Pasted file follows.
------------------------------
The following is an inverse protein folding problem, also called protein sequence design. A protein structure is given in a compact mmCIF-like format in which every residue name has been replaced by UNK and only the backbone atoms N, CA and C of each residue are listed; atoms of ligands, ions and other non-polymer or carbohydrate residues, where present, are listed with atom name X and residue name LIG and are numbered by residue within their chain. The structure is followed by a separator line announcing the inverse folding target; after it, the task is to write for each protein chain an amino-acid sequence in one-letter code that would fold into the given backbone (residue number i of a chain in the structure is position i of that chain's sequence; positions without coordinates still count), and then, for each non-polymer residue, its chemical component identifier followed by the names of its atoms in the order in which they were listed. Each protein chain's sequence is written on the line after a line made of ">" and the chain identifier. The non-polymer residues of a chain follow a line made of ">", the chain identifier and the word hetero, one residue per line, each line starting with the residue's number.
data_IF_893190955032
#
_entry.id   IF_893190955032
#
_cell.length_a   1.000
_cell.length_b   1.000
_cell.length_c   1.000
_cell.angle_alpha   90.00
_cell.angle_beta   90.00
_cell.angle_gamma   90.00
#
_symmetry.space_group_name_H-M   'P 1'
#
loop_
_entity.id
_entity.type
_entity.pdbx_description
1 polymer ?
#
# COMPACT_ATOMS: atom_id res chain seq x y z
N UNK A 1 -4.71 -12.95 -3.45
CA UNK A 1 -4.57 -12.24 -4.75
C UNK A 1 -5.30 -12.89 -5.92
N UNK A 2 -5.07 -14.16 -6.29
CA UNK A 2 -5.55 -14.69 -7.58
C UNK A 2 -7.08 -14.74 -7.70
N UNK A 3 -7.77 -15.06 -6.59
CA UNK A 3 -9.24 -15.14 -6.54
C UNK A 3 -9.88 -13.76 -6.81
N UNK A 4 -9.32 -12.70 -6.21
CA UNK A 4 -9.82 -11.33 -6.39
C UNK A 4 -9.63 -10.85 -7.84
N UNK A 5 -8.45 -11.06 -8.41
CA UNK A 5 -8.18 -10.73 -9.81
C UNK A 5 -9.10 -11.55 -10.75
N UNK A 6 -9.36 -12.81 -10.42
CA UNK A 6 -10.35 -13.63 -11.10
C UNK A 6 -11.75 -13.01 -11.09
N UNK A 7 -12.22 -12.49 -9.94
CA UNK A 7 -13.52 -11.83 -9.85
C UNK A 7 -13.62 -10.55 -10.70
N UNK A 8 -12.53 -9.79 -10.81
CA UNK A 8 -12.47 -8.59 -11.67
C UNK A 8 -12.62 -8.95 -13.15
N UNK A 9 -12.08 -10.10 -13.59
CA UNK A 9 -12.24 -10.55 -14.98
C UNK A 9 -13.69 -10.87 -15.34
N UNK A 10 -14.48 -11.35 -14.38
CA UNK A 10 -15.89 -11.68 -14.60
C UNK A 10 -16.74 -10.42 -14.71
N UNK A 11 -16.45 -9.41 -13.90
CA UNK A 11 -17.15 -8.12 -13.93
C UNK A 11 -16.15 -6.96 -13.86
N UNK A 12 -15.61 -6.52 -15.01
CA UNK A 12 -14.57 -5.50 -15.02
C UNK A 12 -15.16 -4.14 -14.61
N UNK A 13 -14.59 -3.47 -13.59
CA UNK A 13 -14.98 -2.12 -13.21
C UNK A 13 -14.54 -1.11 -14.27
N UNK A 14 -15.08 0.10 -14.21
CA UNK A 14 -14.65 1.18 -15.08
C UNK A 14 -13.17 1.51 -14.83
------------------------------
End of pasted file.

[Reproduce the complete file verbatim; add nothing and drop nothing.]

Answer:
The following is an inverse protein folding problem, also called protein sequence design. A protein structure is given in a compact mmCIF-like format in which every residue name has been replaced by UNK and only the backbone atoms N, CA and C of each residue are listed; atoms of ligands, ions and other non-polymer or carbohydrate residues, where present, are listed with atom name X and residue name LIG and are numbered by residue within their chain. The structure is followed by a separator line announcing the inverse folding target; after it, the task is to write for each protein chain an amino-acid sequence in one-letter code that would fold into the given backbone (residue number i of a chain in the structure is position i of that chain's sequence; positions without coordinates still count), and then, for each non-polymer residue, its chemical component identifier followed by the names of its atoms in the order in which they were listed. Each protein chain's sequence is written on the line after a line made of ">" and the chain identifier. The non-polymer residues of a chain follow a line made of ">", the chain identifier and the word hetero, one residue per line, each line starting with the residue's number.
data_IF_893190955032
#
_entry.id   IF_893190955032
#
_cell.length_a   1.000
_cell.length_b   1.000
_cell.length_c   1.000
_cell.angle_alpha   90.00
_cell.angle_beta   90.00
_cell.angle_gamma   90.00
#
_symmetry.space_group_name_H-M   'P 1'
#
loop_
_entity.id
_entity.type
_entity.pdbx_description
1 polymer ?
#
# COMPACT_ATOMS: atom_id res chain seq x y z
N UNK A 1 -4.71 -12.95 -3.45
CA UNK A 1 -4.57 -12.24 -4.75
C UNK A 1 -5.30 -12.89 -5.92
N UNK A 2 -5.07 -14.16 -6.29
CA UNK A 2 -5.55 -14.69 -7.58
C UNK A 2 -7.08 -14.74 -7.70
N UNK A 3 -7.77 -15.06 -6.59
CA UNK A 3 -9.24 -15.14 -6.54
C UNK A 3 -9.88 -13.76 -6.81
N UNK A 4 -9.32 -12.70 -6.21
CA UNK A 4 -9.82 -11.33 -6.39
C UNK A 4 -9.63 -10.85 -7.84
N UNK A 5 -8.45 -11.06 -8.41
CA UNK A 5 -8.18 -10.73 -9.81
C UNK A 5 -9.10 -11.55 -10.75
N UNK A 6 -9.36 -12.81 -10.42
CA UNK A 6 -10.35 -13.63 -11.10
C UNK A 6 -11.75 -13.01 -11.09
N UNK A 7 -12.22 -12.49 -9.94
CA UNK A 7 -13.52 -11.83 -9.85
C UNK A 7 -13.62 -10.55 -10.70
N UNK A 8 -12.53 -9.79 -10.81
CA UNK A 8 -12.47 -8.59 -11.67
C UNK A 8 -12.62 -8.95 -13.15
N UNK A 9 -12.08 -10.10 -13.59
CA UNK A 9 -12.24 -10.55 -14.98
C UNK A 9 -13.69 -10.87 -15.34
N UNK A 10 -14.48 -11.35 -14.38
CA UNK A 10 -15.89 -11.68 -14.60
C UNK A 10 -16.74 -10.42 -14.71
N UNK A 11 -16.45 -9.41 -13.90
CA UNK A 11 -17.15 -8.12 -13.93
C UNK A 11 -16.15 -6.96 -13.86
N UNK A 12 -15.61 -6.52 -15.01
CA UNK A 12 -14.57 -5.50 -15.02
C UNK A 12 -15.16 -4.14 -14.61
N UNK A 13 -14.59 -3.47 -13.59
CA UNK A 13 -14.98 -2.12 -13.21
C UNK A 13 -14.54 -1.11 -14.27
N UNK A 14 -15.08 0.10 -14.21
CA UNK A 14 -14.65 1.18 -15.08
C UNK A 14 -13.17 1.51 -14.83